NEWS8 November 2023

UK risking being ‘left behind’ on AI regulation without new laws

AI News Public Sector UK

UK – The lack of proposals to regulate artificial intelligence (AI) in the King’s Speech risks the UK being ‘left behind’ other jurisdictions in governing the emerging technology, according to the Ada Lovelace Institute.


The King’s Speech, which took place on Tuesday 7th November, set out the government’s legislative agenda for the next term of parliament but did not include any laws on AI.

Michael Birtwistle, associate director at the Ada Lovelace Institute, said that this risked the UK dropping behind the US and EU, as well as other nations that were taking a tougher stance on AI governance.

He also highlighted the UK’s recent AI Safety Summit and the Bletchley Declaration on the risks and opportunities AI poses, but said the UK needed to go further.

“To properly deliver the protections we know the public want, empower regulators and ensure adequate routes to redress, there can be no substitute for legislation,” Birtwistle said.

He added: “It is true that the UK has some existing laws covering the uses of AI, such as data protection and equalities laws.
“However, these alone are not enough. Legal analysis shows that existing safeguards don’t properly protect people and in some areas are being weakened by this government.”

The lack of new proposals in the King’s Speech meant the Data Protection and Digital Information Bill (DPDI Bill) currently going through parliament is now the sole legislative vehicle for influencing how AI is regulated in the UK, said Birtwistle.

The government’s white paper on AI regulation set out a number of principles for UK regulators to apply to the uses of AI systems, Birtwistle added, but emphasised these were not currently being placed on a statutory footing, meaning regulators have no legal obligation to consider them.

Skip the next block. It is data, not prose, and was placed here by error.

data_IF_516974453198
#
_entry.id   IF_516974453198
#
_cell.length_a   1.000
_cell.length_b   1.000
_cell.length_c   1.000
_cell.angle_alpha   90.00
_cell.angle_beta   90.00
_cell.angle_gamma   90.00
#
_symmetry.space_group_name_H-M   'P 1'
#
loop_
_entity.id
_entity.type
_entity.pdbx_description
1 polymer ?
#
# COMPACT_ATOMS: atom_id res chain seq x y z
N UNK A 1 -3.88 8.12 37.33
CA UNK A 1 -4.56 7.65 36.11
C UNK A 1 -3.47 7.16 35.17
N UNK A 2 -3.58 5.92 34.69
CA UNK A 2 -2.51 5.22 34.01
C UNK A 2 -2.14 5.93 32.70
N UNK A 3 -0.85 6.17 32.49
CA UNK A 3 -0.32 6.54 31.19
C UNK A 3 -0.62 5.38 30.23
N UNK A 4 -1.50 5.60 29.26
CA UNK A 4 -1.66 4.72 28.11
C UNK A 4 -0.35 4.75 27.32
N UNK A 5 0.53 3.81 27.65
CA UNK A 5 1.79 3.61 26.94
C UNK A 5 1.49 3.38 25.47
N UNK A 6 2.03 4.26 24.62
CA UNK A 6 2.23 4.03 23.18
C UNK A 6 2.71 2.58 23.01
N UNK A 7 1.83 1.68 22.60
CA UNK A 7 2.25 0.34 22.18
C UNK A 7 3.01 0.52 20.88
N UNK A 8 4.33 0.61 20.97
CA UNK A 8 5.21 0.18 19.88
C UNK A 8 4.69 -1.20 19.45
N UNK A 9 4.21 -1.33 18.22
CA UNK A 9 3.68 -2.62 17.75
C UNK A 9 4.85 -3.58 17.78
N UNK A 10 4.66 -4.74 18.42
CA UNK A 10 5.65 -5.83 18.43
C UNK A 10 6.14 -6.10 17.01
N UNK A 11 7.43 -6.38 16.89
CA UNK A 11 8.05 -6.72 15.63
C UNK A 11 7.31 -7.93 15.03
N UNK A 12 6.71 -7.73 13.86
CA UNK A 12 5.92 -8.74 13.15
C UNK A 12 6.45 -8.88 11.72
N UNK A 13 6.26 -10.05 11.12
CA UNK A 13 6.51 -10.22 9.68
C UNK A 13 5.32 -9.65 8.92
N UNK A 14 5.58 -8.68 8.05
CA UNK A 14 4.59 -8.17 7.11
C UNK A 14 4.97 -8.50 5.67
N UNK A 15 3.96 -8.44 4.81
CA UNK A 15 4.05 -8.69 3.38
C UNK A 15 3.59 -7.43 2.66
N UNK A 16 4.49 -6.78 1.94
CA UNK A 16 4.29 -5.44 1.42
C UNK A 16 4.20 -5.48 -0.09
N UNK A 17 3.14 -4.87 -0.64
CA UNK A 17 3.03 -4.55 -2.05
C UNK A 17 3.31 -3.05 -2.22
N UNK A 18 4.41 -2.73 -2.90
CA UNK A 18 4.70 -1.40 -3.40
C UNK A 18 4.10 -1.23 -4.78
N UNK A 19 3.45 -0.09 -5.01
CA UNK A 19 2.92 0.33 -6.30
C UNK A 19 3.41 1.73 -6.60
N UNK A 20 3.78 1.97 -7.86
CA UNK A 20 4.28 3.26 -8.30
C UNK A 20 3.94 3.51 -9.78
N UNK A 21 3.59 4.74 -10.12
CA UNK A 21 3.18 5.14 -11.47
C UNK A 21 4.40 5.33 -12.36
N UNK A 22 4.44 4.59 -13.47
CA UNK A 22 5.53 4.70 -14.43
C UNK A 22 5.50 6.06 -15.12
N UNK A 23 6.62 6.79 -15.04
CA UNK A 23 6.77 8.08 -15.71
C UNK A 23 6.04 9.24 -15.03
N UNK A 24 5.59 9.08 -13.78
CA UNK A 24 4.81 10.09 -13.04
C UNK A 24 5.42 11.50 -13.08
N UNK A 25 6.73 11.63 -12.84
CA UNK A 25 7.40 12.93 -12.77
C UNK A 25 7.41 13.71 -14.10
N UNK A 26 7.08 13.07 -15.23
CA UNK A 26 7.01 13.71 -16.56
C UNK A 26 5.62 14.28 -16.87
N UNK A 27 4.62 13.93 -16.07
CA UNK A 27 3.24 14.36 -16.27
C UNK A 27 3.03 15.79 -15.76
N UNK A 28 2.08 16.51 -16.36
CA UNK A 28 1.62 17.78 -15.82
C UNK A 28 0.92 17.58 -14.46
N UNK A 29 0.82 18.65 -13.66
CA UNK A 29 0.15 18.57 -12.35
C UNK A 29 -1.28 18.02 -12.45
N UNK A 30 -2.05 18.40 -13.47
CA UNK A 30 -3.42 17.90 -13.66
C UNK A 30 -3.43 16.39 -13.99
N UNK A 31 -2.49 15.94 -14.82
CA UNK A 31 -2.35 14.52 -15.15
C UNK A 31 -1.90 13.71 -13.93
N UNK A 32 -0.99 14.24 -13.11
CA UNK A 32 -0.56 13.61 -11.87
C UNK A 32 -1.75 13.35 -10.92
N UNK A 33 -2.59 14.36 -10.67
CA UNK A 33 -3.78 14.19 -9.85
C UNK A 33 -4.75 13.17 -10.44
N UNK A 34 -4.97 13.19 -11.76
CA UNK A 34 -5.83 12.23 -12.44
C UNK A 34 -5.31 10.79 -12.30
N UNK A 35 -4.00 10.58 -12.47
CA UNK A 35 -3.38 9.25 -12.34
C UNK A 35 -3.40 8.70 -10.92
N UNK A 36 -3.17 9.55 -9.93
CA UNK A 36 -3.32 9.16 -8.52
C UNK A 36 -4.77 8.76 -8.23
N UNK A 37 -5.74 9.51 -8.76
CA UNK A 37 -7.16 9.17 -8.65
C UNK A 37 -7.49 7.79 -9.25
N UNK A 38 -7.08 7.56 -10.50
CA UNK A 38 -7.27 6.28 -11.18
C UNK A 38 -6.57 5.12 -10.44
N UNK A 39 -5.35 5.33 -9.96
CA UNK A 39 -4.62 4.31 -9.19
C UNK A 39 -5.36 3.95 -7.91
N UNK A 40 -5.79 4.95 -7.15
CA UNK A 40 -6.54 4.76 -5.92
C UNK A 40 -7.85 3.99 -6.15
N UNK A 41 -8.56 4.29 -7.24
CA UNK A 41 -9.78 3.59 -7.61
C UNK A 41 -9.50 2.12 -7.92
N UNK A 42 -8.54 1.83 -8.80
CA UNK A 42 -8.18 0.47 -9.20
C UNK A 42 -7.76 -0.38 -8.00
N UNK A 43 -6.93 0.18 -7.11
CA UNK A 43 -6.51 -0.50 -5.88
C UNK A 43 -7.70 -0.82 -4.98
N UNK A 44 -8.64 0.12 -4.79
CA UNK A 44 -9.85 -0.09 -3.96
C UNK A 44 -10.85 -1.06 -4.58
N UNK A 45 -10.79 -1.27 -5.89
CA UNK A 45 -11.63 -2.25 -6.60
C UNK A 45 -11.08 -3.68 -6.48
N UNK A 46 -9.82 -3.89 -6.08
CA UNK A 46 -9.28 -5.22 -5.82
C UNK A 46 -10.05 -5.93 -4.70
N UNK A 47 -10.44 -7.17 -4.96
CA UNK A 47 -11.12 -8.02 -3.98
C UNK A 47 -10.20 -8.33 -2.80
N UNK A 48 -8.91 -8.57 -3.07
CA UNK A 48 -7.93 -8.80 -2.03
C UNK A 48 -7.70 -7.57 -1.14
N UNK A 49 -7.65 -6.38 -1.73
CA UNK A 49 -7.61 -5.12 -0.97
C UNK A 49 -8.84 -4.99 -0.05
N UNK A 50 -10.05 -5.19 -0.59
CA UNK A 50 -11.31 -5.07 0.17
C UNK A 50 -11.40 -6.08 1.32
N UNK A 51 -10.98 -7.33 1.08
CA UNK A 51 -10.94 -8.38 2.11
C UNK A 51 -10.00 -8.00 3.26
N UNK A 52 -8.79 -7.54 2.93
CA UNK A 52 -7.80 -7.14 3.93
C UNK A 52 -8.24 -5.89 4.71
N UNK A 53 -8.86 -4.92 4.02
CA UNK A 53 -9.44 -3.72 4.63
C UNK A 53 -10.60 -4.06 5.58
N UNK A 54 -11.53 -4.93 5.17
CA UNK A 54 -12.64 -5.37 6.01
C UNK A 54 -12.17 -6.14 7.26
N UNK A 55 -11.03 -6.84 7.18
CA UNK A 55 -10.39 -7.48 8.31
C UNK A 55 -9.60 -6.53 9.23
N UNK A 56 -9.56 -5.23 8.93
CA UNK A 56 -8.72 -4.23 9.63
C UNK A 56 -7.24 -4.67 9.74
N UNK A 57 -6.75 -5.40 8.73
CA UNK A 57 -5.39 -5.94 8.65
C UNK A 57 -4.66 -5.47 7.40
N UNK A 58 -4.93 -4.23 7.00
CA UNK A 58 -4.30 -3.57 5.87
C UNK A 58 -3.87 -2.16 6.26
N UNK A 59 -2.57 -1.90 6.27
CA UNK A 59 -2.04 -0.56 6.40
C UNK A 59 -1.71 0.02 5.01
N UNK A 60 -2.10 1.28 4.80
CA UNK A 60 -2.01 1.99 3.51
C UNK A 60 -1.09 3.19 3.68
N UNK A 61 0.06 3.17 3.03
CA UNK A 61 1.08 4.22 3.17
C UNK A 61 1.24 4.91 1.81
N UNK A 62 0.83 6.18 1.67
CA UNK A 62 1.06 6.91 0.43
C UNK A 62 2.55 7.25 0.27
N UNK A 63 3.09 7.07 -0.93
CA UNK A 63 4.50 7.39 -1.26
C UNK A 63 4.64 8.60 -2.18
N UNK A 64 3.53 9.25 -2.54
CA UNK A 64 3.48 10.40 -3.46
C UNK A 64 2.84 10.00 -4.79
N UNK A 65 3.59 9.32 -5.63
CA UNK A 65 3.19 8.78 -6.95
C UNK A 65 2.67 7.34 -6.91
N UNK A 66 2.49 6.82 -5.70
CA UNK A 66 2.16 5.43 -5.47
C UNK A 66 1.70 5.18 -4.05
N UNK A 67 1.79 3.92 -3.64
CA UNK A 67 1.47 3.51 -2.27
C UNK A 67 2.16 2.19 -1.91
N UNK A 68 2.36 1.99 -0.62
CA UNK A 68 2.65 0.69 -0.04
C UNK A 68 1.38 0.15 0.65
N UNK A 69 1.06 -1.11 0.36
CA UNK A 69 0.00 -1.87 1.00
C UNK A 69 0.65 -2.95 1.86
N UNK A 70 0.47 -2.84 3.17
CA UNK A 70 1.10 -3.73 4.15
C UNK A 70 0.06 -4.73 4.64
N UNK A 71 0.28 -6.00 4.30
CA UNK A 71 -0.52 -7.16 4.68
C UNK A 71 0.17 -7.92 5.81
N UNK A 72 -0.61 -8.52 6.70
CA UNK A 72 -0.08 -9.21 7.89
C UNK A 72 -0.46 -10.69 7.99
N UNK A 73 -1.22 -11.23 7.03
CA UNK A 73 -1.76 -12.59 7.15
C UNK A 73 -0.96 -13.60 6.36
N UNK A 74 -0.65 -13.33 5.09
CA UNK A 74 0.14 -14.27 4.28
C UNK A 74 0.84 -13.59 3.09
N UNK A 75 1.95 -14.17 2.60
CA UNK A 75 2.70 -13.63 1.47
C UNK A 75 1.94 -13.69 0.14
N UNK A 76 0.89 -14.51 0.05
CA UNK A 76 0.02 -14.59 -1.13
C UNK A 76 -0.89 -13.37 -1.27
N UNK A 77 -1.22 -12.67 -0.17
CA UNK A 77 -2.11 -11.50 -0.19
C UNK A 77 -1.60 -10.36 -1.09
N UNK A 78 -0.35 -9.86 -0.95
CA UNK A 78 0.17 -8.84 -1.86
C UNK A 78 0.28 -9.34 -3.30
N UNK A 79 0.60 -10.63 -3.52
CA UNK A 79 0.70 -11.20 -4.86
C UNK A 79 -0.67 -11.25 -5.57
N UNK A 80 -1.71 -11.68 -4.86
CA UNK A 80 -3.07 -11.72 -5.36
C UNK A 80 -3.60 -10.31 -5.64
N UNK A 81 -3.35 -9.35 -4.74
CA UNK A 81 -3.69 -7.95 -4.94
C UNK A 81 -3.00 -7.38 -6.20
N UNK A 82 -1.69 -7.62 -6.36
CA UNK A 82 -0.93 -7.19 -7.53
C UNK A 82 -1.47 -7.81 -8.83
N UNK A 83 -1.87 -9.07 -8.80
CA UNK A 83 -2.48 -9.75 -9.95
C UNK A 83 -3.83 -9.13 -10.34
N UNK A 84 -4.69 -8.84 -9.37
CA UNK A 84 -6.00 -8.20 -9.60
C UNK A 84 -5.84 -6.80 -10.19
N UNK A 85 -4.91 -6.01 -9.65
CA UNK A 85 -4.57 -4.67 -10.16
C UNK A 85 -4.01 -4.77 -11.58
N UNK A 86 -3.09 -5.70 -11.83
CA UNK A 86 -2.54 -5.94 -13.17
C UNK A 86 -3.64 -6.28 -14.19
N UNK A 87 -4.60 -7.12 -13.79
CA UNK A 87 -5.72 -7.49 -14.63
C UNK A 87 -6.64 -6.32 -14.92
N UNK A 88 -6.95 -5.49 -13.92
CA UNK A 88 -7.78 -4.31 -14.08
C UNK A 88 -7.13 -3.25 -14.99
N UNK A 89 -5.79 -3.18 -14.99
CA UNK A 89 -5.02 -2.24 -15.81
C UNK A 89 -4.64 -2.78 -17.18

“The government should look again at this bill and the white paper through the lens of AI safety and the commitments in the Bletchley Declaration,” Birtwistle concluded.

“Without effective legislation, the government’s current approach will not ensure that AI works for people and society.”
The Data & Marketing Association (DMA) has also responded to the King’s Speech, calling for the DPDI Bill to be passed “without hesitation”.

Chris Combemale, chief executive at the DMA, said: “Data privacy reforms included within the DPDI Bill are key to unlocking business growth and realising the full potential of the UK digital economy; by further enabling businesses to use customer insights to simultaneously improve the productivity of businesses and create relevance for customers.

“Reforms will create a better balance between innovation and privacy, maintaining GDPR’s high levels of data protection while enabling scientific and technological innovation that will power the future economy.”